Talk about going into it blind. The stars of the NASCAR Sprint Cup Series dove right into Saturday night’s Quaker State 400 at Kentucky Speedway on an entirely new aero package with very limited track time. The new rules package that NASCAR brought last weekend, along with a new tire compound from Goodyear, pushed drivers to really take control of their machines, which slid around the 1.5-mile oval more than under the previous aero setups.
More downforce and less drag made for exceptional racing the entire night and ended in a thrilling finish, with Kyle Busch narrowly escaping race contenders Joey Logano, Brad Kesolowski and the rest of the Joe Gibbs Racing team in the front of the pack. Busch’s second win in just seven starts this season, which has included two top fives and two DNFs, has propelled the driver to 35th in the points standings. He now sits with a slot for the Chase for the Sprint Cup almost within his reach.
This weekend the series heads to a place where Busch has had great success over the years: New Hampshire Motor Speedway. In Busch’s 20 starts at the Magic Mile, he has posted one victory, seven top fives, and has won two poles. Despite the No. 18’s struggles at short tracks this season, Busch’s history in Loudon speaks volumes, and he can’t be overlooked as one of the favorites to take home yet another win in New England.
Now let’s dive into this week’s mailbox questions from you, our readers…
Q: Hi Greg, Danica Patrick and Dale Earnhardt Jr. getting into it on the track on Saturday night seems to be the hot topic, besides the new rules package coming out of Kentucky. Was Danica right to get retaliation on Dale? I am a huge No. 88 fan and really curious if we can read any into Dale Jr.’s troubles Saturday? Thanks. – Robert F., Fayetteville, N.C.
A: Thanks for writing in this week, Robert. Outside of the early success of the new rules package debuting this past week at Kentucky, this has been sort of the story lead of the week in the Cup Series. The entire situation, as has been well documented, can be summed-up by one word: misunderstanding. There was a great deal of misunderstanding on the part of both teams. While Patrick had a right to be mad that Earnhardt ran into the back of her, she didn’t fully know right away that he had no brakes.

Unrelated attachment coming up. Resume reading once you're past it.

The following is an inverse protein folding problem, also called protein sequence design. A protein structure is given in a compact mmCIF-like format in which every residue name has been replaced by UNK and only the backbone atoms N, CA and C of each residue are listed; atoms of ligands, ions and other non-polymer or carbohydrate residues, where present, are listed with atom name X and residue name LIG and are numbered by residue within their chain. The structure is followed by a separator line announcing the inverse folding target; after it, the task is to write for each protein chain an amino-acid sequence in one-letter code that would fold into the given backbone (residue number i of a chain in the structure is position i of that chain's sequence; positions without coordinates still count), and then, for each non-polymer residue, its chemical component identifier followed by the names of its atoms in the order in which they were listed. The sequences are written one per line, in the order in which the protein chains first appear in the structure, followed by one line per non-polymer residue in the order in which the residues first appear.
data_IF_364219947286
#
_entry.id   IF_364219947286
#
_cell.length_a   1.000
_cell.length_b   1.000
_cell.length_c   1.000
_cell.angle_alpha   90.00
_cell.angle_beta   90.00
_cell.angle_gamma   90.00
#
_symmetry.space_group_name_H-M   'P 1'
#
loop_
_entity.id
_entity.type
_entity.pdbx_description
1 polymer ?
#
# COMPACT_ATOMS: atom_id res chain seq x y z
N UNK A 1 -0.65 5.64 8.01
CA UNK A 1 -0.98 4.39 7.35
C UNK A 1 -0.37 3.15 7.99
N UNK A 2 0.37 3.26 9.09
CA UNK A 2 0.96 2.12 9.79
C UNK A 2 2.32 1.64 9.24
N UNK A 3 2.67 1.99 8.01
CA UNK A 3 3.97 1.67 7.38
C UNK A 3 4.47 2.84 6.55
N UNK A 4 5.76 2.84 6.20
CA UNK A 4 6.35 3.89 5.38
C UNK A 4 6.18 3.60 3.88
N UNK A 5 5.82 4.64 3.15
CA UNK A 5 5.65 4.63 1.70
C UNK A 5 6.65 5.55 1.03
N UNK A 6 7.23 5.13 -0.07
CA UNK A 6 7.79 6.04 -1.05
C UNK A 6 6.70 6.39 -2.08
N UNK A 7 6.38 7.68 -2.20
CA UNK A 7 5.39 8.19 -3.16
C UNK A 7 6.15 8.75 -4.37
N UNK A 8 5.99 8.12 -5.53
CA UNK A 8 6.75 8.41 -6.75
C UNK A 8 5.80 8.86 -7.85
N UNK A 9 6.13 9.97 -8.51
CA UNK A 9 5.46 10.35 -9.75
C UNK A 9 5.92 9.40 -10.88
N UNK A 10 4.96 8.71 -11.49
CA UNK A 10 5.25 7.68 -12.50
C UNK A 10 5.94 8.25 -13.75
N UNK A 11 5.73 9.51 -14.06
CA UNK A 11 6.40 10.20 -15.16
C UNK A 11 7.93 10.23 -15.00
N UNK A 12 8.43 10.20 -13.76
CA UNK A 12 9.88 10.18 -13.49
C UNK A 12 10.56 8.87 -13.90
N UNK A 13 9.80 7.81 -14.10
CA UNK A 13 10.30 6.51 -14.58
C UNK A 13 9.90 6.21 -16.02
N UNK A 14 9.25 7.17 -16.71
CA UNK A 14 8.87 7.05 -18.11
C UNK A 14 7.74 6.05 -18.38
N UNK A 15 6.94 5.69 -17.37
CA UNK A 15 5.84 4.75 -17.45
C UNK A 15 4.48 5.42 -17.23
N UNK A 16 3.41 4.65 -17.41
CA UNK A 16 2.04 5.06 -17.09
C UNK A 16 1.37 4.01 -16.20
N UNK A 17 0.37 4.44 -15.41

At the same time, the No. 88 shouldn’t have been running up in that high groove, and probably should have been down near the apron before coming in for pit service to get the brakes assessed. It seem like Earnhardt’s spotter, TJ Majors, didn’t see Patrick up there on the track, and before he could instruct Earnhardt to move down, he collided with the No. 10 car. Earnhardt actually said following the race, “I probably shouldn’t have had been racing that hard…”
Patrick declined to speak with the media.
It was the events that occurred following the initial contact that were troublesome, though. There is no room for drivers getting into one another on pit road, no matter the situation. Although it was just a tap on the bumper by Patrick, the results could have been much worse. Sometimes in the heat of the moment, drivers forget that there is a reason for a speed limit on pit road or that there are defenseless crew members who are not immune to moving steel and rubber. Again, Patrick did not intend to cause real harm to the No. 88 or any one person, but when drivers make contact on pit road, no matter how small, the possibility of something much, much worse happening is certainly increased. In the end, I doubt this scuffle will continue beyond Kentucky, and the feud between her and Earnhardt will be over by the time we take the green flag up in New Hampshire on Sunday.
As for the brake issues Earnhardt suffered? I wouldn’t read anything into it at all. Parts are subject to failure, and those kinds of problems happen in racing. It appears Earnhardt may have been at fault for the issues since he didn’t turn on his brake fans early in the race, and the system was just unable to recover. With that said, the No. 88 team has been pretty stout all season long, and I don’t foresee that changing at all before the Chase.
Q: Hey Greg, the Chevys seemed to not be on their game on Saturday at Kentucky Speedway with the new package. Any insight as to why the Chevrolets were so weak when they’ve been dominant all season? – Clay S., Augusta, Maine
A: Clay, thanks for the question. Why were the Chevrolets not dominant on Saturday night? Now I’m no engineer, but I’ll be honest with you, there is no real racing or scientific reason for why the Chevy drivers were not up at the front on Saturday.
For example, we saw our pole sitter, Kyle Larson, who prefers the looser style of driving that was present on Saturday night, up toward the front of the pack during the race. Unfortunately, Larson went up into the wall and finished two laps down, and we also saw the brake trouble with the Earnhardt. The rest of the dominant bowties finished in the top 10, including Jeff Gordon (seventh), Kevin Harvick (eighth), Jimmie Johnson (ninth) and Kurt Busch (10th). So not a horrible night for these Chevrolet teams, right?
However, to your point, the only Chevrolets that led laps were Reed Sorenson, who led a single circuit, Alex Bowman and Ryan Newman, who topped the field for two laps apiece. That’s a major decline in laps led for a single race by the manufacturer that has been beating the rest of the field like a drum all season long. Chevy’s 11 wins leads the way in the Sprint Cup Series this season.
I don’t think the reason the Chevys didn’t contend for the lead Saturday night was because of the new rules package. It probably had more to do with a very strong Toyota camp led by JGR and a pair of Ford Fusions for Team Penske that were extremely hard to beat all night.
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